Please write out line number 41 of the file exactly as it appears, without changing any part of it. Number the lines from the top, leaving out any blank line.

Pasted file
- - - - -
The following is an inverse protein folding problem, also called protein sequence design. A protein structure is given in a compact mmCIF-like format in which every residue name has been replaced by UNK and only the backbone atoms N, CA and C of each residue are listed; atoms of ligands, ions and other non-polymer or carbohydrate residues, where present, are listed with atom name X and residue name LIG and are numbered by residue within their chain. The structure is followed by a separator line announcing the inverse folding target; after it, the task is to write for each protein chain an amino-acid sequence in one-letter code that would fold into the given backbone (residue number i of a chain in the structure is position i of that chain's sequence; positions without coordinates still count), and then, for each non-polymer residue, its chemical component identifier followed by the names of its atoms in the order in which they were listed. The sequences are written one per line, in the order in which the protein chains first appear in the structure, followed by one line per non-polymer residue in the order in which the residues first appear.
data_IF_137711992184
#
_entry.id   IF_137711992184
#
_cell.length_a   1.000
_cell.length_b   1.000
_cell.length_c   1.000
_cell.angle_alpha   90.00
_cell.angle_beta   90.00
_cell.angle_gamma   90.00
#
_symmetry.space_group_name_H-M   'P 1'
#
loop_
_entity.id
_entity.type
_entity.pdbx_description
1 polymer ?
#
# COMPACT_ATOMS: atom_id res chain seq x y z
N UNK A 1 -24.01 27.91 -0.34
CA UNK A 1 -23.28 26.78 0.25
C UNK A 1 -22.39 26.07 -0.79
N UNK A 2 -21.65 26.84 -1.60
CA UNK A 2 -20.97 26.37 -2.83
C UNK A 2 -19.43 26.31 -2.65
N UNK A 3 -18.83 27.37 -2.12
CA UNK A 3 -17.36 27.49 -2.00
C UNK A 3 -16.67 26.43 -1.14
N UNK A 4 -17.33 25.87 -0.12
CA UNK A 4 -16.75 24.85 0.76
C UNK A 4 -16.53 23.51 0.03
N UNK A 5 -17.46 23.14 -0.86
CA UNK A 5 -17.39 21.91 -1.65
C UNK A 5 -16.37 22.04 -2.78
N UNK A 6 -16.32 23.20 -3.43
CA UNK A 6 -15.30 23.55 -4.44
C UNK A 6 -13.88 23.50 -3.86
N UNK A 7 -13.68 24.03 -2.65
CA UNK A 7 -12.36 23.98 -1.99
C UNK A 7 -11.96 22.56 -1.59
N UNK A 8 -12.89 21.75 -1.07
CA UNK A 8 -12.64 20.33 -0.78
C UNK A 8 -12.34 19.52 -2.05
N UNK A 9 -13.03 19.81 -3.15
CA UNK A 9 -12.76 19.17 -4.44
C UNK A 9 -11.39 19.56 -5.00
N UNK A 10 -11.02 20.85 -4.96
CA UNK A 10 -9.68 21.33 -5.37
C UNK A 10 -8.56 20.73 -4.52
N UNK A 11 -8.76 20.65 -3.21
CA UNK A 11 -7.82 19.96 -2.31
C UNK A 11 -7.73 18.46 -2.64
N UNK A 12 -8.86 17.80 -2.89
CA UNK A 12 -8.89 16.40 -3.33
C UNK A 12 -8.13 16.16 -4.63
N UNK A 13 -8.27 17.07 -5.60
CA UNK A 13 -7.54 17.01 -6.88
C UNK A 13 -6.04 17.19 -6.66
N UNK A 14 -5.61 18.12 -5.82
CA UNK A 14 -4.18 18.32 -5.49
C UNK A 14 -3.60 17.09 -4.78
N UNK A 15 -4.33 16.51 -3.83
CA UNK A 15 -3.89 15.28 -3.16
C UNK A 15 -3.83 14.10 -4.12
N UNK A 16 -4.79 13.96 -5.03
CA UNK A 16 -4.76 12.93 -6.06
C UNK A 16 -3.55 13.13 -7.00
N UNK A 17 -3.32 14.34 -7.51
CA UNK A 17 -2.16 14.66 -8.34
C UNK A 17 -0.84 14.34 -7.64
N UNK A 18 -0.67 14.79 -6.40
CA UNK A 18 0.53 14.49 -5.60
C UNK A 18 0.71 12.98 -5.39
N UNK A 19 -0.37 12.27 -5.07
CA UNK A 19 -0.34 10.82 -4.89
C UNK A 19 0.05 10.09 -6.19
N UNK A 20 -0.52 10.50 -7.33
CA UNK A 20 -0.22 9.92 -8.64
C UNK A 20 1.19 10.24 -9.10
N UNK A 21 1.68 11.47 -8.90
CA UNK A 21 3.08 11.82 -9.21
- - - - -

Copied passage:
CA UNK A 7 -12.36 23.98 -1.99